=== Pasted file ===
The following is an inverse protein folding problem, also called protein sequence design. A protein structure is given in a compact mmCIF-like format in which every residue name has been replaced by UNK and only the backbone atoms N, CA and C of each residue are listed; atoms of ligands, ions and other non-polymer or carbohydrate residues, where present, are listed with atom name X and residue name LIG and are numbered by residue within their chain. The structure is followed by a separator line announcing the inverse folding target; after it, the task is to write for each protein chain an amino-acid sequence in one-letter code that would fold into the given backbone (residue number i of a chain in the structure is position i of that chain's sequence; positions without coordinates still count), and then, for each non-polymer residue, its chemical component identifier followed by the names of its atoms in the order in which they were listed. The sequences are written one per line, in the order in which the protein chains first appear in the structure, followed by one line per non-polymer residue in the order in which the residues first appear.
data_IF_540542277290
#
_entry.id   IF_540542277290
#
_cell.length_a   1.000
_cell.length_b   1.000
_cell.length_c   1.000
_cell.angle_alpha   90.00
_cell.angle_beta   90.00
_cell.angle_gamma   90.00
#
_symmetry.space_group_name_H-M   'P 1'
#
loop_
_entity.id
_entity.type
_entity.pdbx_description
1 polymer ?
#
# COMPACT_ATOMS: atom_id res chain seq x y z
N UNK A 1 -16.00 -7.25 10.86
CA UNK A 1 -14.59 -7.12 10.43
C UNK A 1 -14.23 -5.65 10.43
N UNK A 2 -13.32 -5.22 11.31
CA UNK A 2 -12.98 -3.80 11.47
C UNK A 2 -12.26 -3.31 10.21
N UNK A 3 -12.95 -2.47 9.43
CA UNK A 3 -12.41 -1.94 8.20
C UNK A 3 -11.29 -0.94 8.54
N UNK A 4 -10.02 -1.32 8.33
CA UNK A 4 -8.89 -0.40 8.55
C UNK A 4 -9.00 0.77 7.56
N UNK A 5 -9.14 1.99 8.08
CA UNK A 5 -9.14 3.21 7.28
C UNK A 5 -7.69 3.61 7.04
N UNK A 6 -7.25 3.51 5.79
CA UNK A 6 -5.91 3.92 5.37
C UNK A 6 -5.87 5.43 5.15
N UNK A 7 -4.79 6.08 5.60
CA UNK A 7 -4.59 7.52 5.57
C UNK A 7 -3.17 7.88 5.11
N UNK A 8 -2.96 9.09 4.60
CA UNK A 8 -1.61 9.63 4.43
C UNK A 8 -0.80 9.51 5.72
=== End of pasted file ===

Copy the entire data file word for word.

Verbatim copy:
The following is an inverse protein folding problem, also called protein sequence design. A protein structure is given in a compact mmCIF-like format in which every residue name has been replaced by UNK and only the backbone atoms N, CA and C of each residue are listed; atoms of ligands, ions and other non-polymer or carbohydrate residues, where present, are listed with atom name X and residue name LIG and are numbered by residue within their chain. The structure is followed by a separator line announcing the inverse folding target; after it, the task is to write for each protein chain an amino-acid sequence in one-letter code that would fold into the given backbone (residue number i of a chain in the structure is position i of that chain's sequence; positions without coordinates still count), and then, for each non-polymer residue, its chemical component identifier followed by the names of its atoms in the order in which they were listed. The sequences are written one per line, in the order in which the protein chains first appear in the structure, followed by one line per non-polymer residue in the order in which the residues first appear.
data_IF_540542277290
#
_entry.id   IF_540542277290
#
_cell.length_a   1.000
_cell.length_b   1.000
_cell.length_c   1.000
_cell.angle_alpha   90.00
_cell.angle_beta   90.00
_cell.angle_gamma   90.00
#
_symmetry.space_group_name_H-M   'P 1'
#
loop_
_entity.id
_entity.type
_entity.pdbx_description
1 polymer ?
#
# COMPACT_ATOMS: atom_id res chain seq x y z
N UNK A 1 -16.00 -7.25 10.86
CA UNK A 1 -14.59 -7.12 10.43
C UNK A 1 -14.23 -5.65 10.43
N UNK A 2 -13.32 -5.22 11.31
CA UNK A 2 -12.98 -3.80 11.47
C UNK A 2 -12.26 -3.31 10.21
N UNK A 3 -12.95 -2.47 9.43
CA UNK A 3 -12.41 -1.94 8.20
C UNK A 3 -11.29 -0.94 8.54
N UNK A 4 -10.02 -1.32 8.33
CA UNK A 4 -8.89 -0.40 8.55
C UNK A 4 -9.00 0.77 7.56
N UNK A 5 -9.14 1.99 8.08
CA UNK A 5 -9.14 3.21 7.28
C UNK A 5 -7.69 3.61 7.04
N UNK A 6 -7.25 3.51 5.79
CA UNK A 6 -5.91 3.92 5.37
C UNK A 6 -5.87 5.43 5.15
N UNK A 7 -4.79 6.08 5.60
CA UNK A 7 -4.59 7.52 5.57
C UNK A 7 -3.17 7.88 5.11
N UNK A 8 -2.96 9.09 4.60
CA UNK A 8 -1.61 9.63 4.43
C UNK A 8 -0.80 9.51 5.72